Almost from the beginning women drivers made their mark on society. Bertha Benz, the wife of Mercedes-Benz founder Karl, took the first cross country road trip in Germany in 1888, but only recently has been celebrated for her contributions. In the summer of 1909, Alice Ramsay and three other women traveled from New York City to San Francisco in a Maxwell, a journey she wrote about in the 1961 book Veil, Duster and Tire Iron. She became the first woman inducted into the Automotive Hall of Fame in the year 2000, 91 years after the fact. That’s a long time to wait for props.
Here and there women show up in the transportation history books. The most notable was Harriet Tubman, who liberated over 300 people by navigating the Underground Railroad. Marta Coston was issued a patent for development of the telegraphic night signals in 1859 for maritime use. Mary Walton was issued patents for her work on railroads reducing noise pollution in the 1880s and Olive Dennis contributed to the development of B&O railroads as an engineer. Some women are mentioned for their work at burgeoning car companies throughout the 20th century. Automobile Magazine reported Betty Thatcher Oros worked as a Hudson designer in the 1930s, and Helene Rother became the first female designer at GM in 1943. Audrey Moore Hodges worked at both Studebaker and Tucker in the 1940s. In 1937, Willa Brown became the first African American commercial pilot.
In the grand scheme of things, these women’s contributions are significant, but are overshadowed by their male colleagues, and the stereotypes, stigma, and barriers that kept them from going far in big numbers. But what about the others, women who made things, pushed boundaries, and innovated who we are still unknown? I am certain they existed, but they have have sailed under the radar, or like the women portrayed in Hidden Figures, been carelessly or deliberately left out of the stories. For every Mary Barra and Amelia Earhart, there are many more Jane Does.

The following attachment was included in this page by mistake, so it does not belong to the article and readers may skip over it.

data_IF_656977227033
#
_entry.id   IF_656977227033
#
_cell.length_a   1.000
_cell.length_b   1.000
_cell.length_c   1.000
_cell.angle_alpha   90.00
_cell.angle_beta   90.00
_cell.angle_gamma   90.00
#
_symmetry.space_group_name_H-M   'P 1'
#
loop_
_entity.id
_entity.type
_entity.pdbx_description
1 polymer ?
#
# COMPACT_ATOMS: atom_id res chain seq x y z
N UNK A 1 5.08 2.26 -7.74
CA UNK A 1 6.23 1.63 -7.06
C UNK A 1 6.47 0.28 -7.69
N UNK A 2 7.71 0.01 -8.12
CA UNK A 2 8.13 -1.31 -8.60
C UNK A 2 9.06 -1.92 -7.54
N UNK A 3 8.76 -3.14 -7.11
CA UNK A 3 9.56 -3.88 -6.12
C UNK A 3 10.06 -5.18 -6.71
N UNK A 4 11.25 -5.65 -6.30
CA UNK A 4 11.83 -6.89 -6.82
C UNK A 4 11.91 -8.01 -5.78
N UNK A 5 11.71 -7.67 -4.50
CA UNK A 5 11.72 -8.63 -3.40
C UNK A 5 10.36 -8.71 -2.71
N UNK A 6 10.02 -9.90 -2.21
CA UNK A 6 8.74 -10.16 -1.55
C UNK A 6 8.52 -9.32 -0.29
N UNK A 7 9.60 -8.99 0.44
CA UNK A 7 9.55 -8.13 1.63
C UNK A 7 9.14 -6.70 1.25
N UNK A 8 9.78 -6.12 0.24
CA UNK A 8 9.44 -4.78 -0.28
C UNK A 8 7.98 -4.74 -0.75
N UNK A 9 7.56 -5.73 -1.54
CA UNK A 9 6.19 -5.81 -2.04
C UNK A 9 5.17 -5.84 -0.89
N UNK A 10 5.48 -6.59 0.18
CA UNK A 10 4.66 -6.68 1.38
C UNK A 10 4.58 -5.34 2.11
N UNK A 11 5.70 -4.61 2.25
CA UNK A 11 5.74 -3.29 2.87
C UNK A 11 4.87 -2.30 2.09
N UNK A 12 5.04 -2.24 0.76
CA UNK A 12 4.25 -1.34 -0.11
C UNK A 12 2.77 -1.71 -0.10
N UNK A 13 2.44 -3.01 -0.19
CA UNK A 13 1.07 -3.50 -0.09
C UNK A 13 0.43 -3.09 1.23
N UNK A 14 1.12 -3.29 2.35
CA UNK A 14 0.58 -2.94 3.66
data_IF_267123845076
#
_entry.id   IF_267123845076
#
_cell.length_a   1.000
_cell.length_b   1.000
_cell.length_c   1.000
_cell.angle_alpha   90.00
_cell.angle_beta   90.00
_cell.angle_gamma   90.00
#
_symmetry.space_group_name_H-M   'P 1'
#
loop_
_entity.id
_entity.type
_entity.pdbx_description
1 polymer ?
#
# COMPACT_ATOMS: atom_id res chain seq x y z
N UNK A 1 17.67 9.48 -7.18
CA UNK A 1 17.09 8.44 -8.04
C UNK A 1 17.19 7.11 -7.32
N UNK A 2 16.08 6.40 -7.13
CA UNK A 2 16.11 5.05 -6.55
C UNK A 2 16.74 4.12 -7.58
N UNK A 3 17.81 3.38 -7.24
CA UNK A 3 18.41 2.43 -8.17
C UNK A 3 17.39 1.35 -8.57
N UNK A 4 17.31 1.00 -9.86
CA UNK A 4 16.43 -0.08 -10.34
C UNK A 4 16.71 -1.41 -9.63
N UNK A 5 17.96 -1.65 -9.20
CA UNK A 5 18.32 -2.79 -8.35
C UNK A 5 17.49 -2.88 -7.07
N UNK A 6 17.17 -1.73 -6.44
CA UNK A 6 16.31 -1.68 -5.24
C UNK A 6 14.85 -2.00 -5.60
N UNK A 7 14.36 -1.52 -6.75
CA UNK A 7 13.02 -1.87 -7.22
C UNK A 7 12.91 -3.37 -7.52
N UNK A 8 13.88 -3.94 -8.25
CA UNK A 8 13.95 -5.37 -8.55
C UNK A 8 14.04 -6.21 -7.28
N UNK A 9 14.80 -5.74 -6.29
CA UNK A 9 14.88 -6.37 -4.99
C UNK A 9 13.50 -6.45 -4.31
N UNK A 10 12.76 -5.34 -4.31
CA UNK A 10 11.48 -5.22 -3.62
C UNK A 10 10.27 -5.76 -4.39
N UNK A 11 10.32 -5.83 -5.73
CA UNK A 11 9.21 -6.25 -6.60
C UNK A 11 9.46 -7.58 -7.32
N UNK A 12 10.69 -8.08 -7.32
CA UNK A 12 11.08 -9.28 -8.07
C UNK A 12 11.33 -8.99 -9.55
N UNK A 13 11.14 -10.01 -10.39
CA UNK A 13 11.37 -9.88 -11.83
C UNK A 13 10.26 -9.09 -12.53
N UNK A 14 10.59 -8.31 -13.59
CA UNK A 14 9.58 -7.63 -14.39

In the post-war car boom, women became a driving force in the marketplace. Some male executives and marketers, eager to sell cars to women, began to experiment with different ways to appeal to female customers. Outside of automotive enthusiast circles, it’s a little known fact that GM hired a group of women designers from the Pratt Institute to work in the GM design studios in the late 1950s. The design chief Harley Earl called them the Damsels of Design, a terrible name, but one that shouldn’t take away from the show cars they developed for the— wait for it— Feminine Auto Show held in 1958. But it’s been reported that the designers had strict limits on what they could touch in the car interior; the instrument panel was off limits. But despite restrictions, some of their innovations were pioneering such as light-up mirrors, glove compartments, and child proof doors.
Faster, first, speed, aggression: When I think about the metaphors of progress, motorsports is among the more profound. Women’s impact on racing is an extraordinary achievement considering women were banned from racing in various organizations and then were relegated to special races for women only. But some women felt that racing wasn’t a gendered pursuit. I met one of these extraordinary women, Denise McCluggage, a journalist who went head to head with motorsports giants and continued to document the industry well into her 80s. Other stand outs include Janet Guthrie, the first woman to compete in the Indy 500 in 1977 and Shirley Muldowney, the first woman to receive a drag racing license and the inspiration for the film Heart Like A Wheel, the L7 song “Shirley,” and the Le Tigre Song “Hot Topic.” In the mid 1970s “Nitro Nellie”Goinsbroke barriers as an African-American woman drag racer, who was inducted into the East Coast Drag Times Hall of Fame in 2014.
Once these stories of women who worked in all aspects of the field are unearthed, their capacity to inspire is profound. These stories defy what we’ve been taught. At that Makers talk, Gloria Steinem also said, “We still do not know history. It’s still a political history that we are learning.”
For every high profile trailblazer, there’s the behind-the-scenes woman whose story is waiting to be discovered, in the foreground of a photo, in the fine print, or in a tiny smudged corner of the ledger. What I do know is that I’m grateful to all of them, because in some way each made it a little bit more easy to for me navigate this strange space in the car industry where women are still widely underrepresented.
So in honor of all the women whose stories were silenced in transportation, science, arts and culture, and the technology we cover at The Verge, today I strike in solidarity. Finding my way here was an adventure, but it’s nothing compared to what came before me, when women who spoke out had to watch their backs. Tomorrow is a new day in the massive work ahead of looking, listening, and unearthing the truth that will help us remember how important it is to fight for our place in the future.
How I became the director of engineering at Lyft: Jill Wetzler
By Susannah Hutcheson 7:59 pm EST February 28, 2017